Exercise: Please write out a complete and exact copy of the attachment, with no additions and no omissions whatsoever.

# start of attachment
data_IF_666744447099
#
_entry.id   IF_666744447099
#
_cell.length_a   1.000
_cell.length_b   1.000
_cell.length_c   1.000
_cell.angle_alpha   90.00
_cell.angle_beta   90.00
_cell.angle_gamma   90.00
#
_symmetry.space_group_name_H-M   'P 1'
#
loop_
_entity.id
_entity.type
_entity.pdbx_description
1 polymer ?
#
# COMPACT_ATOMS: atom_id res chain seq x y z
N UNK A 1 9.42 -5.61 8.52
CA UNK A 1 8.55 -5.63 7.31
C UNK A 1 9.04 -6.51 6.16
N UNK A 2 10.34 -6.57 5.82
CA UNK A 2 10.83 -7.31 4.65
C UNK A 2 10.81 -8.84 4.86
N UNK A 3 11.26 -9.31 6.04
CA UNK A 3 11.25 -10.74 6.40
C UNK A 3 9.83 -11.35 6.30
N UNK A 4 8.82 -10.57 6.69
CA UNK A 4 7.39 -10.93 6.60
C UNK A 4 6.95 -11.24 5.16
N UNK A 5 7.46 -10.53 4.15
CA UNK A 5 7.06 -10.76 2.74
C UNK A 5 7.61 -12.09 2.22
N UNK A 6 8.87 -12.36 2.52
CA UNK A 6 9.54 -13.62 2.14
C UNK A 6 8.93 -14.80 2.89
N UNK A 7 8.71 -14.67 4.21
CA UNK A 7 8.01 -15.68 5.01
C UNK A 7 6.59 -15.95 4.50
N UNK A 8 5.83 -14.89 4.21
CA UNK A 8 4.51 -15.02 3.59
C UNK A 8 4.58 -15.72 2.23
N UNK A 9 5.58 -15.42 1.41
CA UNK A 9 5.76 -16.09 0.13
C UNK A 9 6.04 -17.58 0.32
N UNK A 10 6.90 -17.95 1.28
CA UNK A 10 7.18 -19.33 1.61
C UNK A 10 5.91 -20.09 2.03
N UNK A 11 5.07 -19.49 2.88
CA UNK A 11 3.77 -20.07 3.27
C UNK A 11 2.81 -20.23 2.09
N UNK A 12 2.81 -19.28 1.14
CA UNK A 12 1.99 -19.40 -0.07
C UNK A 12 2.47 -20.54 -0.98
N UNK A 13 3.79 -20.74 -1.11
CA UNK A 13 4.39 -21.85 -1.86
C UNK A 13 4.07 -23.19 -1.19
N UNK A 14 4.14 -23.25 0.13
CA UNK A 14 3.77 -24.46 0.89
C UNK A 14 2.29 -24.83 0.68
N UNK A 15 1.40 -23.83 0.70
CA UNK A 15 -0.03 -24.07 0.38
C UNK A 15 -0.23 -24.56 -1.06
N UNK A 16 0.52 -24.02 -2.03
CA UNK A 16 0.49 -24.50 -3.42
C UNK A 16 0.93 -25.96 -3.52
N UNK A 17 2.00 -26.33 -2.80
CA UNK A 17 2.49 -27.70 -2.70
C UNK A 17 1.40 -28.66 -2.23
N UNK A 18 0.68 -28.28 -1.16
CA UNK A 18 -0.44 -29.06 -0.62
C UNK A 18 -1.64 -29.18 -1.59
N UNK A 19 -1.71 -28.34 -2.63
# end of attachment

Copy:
data_IF_666744447099
#
_entry.id   IF_666744447099
#
_cell.length_a   1.000
_cell.length_b   1.000
_cell.length_c   1.000
_cell.angle_alpha   90.00
_cell.angle_beta   90.00
_cell.angle_gamma   90.00
#
_symmetry.space_group_name_H-M   'P 1'
#
loop_
_entity.id
_entity.type
_entity.pdbx_description
1 polymer ?
#
# COMPACT_ATOMS: atom_id res chain seq x y z
N UNK A 1 9.42 -5.61 8.52
CA UNK A 1 8.55 -5.63 7.31
C UNK A 1 9.04 -6.51 6.16
N UNK A 2 10.34 -6.57 5.82
CA UNK A 2 10.83 -7.31 4.65
C UNK A 2 10.81 -8.84 4.86
N UNK A 3 11.26 -9.31 6.04
CA UNK A 3 11.25 -10.74 6.40
C UNK A 3 9.83 -11.35 6.30
N UNK A 4 8.82 -10.57 6.69
CA UNK A 4 7.39 -10.93 6.60
C UNK A 4 6.95 -11.24 5.16
N UNK A 5 7.46 -10.53 4.15
CA UNK A 5 7.06 -10.76 2.74
C UNK A 5 7.61 -12.09 2.22
N UNK A 6 8.87 -12.36 2.52
CA UNK A 6 9.54 -13.62 2.14
C UNK A 6 8.93 -14.80 2.89
N UNK A 7 8.71 -14.67 4.21
CA UNK A 7 8.01 -15.68 5.01
C UNK A 7 6.59 -15.95 4.50
N UNK A 8 5.83 -14.89 4.21
CA UNK A 8 4.51 -15.02 3.59
C UNK A 8 4.58 -15.72 2.23
N UNK A 9 5.58 -15.42 1.41
CA UNK A 9 5.76 -16.09 0.13
C UNK A 9 6.04 -17.58 0.32
N UNK A 10 6.90 -17.95 1.28
CA UNK A 10 7.18 -19.33 1.61
C UNK A 10 5.91 -20.09 2.03
N UNK A 11 5.07 -19.49 2.88
CA UNK A 11 3.77 -20.07 3.27
C UNK A 11 2.81 -20.23 2.09
N UNK A 12 2.81 -19.28 1.14
CA UNK A 12 1.99 -19.40 -0.07
C UNK A 12 2.47 -20.54 -0.98
N UNK A 13 3.79 -20.74 -1.11
CA UNK A 13 4.39 -21.85 -1.86
C UNK A 13 4.07 -23.19 -1.19
N UNK A 14 4.14 -23.25 0.13
CA UNK A 14 3.77 -24.46 0.89
C UNK A 14 2.29 -24.83 0.68
N UNK A 15 1.40 -23.83 0.70
CA UNK A 15 -0.03 -24.07 0.38
C UNK A 15 -0.23 -24.56 -1.06
N UNK A 16 0.52 -24.02 -2.03
CA UNK A 16 0.49 -24.50 -3.42
C UNK A 16 0.93 -25.96 -3.52
N UNK A 17 2.00 -26.33 -2.80
CA UNK A 17 2.49 -27.70 -2.70
C UNK A 17 1.40 -28.66 -2.23
N UNK A 18 0.68 -28.28 -1.16
CA UNK A 18 -0.44 -29.06 -0.62
C UNK A 18 -1.64 -29.18 -1.59
N UNK A 19 -1.71 -28.34 -2.63